There are two parts to a mail merge in Microsoft Word: the data document and the data source. The data document defines how the finished document (the mail merge) will look, and includes layout and styling. The data source holds all the data that is placed into the finished document, such as names and addresses.
There are two kinds of data document. For the first kind, each data record in your data source will create its own document. For example, if you were mailing a press release to all your customers, each customer would get one document. The second kind of data document includes information from multiple records in the data source, all in the same document. Think of catalogues and directories as being examples of this kind.
When you start the Mail Merge process, you need to decide what kind of data document you are working with. Click the Mailings tab and then click Start Mail Merge.
Letters, e-mail messages, and envelopes use one record per output document, while labels and directories use multiple records for each output document.
After you’ve chosen what kind of data document to create, you will need to select what your data source is. To keep things simple, we’re going to use an Excel spreadsheet that holds a list of customers and their details, namely:
- first name
- last name
- address line 1
- address line 2
The spreadsheet looks something like this:
Click Select Recipients in the Start Mail Merge group (on the Mailings tab). Because we already have data prepared in our Excel spreadsheet, we’ll select Use Existing List.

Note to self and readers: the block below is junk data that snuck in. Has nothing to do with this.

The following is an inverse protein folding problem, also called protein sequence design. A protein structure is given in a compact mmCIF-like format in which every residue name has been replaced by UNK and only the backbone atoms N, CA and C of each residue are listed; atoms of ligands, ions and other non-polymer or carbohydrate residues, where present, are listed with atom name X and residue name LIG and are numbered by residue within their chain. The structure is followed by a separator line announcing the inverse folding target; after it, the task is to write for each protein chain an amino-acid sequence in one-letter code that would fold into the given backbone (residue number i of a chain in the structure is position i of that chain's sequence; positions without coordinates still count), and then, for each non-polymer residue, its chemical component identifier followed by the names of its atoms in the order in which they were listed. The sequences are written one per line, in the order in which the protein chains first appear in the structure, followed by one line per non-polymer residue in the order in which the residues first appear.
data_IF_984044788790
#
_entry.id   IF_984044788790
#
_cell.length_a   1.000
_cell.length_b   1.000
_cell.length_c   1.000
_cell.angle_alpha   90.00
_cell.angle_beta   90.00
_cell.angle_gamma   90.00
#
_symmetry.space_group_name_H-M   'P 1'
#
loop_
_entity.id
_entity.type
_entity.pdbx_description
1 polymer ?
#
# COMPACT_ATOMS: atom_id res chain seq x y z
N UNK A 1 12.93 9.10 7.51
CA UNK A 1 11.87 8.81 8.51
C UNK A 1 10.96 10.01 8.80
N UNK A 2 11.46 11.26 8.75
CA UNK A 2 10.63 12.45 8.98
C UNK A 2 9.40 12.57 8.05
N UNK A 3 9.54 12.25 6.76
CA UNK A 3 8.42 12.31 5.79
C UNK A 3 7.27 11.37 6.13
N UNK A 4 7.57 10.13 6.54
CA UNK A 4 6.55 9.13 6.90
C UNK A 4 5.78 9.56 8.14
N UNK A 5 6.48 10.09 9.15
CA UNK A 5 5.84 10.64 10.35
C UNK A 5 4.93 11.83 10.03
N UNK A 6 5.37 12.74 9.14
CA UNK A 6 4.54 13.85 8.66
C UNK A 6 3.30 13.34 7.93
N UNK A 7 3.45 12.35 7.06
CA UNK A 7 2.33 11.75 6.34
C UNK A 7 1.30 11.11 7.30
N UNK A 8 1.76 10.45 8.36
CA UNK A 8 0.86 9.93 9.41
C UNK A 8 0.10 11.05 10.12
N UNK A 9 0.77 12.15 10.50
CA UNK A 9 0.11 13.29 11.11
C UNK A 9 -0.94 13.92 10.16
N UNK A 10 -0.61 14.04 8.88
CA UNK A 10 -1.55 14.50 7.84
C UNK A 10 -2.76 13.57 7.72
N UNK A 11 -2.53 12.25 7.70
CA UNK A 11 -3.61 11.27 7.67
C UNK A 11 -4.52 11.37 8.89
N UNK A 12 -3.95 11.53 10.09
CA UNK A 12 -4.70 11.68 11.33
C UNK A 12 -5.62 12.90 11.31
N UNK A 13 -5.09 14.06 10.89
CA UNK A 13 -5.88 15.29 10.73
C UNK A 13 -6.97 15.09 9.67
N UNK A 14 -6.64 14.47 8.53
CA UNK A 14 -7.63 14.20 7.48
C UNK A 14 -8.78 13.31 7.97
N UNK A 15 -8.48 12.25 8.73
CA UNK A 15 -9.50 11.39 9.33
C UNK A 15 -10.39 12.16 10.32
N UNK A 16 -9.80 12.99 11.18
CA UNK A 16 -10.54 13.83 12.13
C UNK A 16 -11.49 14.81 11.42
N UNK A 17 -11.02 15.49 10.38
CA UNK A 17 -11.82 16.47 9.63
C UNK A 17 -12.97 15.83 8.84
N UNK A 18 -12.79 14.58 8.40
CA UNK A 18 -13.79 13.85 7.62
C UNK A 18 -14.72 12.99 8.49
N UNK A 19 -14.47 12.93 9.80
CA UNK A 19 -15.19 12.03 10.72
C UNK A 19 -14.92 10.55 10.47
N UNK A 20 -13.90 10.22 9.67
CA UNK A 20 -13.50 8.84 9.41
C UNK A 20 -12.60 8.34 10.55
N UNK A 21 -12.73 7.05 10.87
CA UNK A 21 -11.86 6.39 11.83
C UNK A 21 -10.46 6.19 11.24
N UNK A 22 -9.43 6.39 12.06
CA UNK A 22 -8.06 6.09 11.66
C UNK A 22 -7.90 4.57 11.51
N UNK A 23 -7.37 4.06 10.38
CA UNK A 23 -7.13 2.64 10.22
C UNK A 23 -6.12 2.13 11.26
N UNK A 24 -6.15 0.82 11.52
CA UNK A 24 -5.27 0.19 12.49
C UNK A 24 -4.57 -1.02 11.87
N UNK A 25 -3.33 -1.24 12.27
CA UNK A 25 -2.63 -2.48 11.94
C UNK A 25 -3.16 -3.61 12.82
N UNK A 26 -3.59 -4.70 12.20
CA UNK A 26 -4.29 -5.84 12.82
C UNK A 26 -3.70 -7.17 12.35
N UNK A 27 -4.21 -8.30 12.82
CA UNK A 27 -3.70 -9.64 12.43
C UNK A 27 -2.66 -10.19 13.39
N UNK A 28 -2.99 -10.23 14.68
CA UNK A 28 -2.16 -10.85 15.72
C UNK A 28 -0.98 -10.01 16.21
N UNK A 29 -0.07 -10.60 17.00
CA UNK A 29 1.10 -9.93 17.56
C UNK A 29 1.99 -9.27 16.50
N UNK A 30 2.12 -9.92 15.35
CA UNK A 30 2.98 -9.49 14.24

Find the spreadsheet, select it and then click Open. In the next window, select what sheet in the workbook your data is in. Click OK. It looks like this action has done nothing, but actually Word has detected what data is in the spreadsheet and has made available the Insert Merge Field command button in the Write & Insert Fields group. If you now click that, you can select from the list of data columns in the spreadsheet. Whatever field you select will be inserted into your data document where the cursor is positioned.
For example, you might want to use the “Dear” salutation in your letter, followed by the customer’s first name.
The mail merge tools in Word are quite powerful, and include such facilities as being able to insert address blocks, defining how the salutation line looks, etc. We’ll cover those in more depth in later tutorials, but for now just get a feel for how the data document works. Basically, you are structuring your document and inserting fields from your spreadsheet (or other data source) in the right place.
When you have finished preparing your data document, it’s time to perform the mail merge itself. Clicking on the Finish & Merge command in the Finish group presents three options.
When you choose one of the selections, the data document you’ve prepared is merged with the actual data in the spreadsheet. Real data from your spreadsheet is placed in all the places where you inserted a merge field.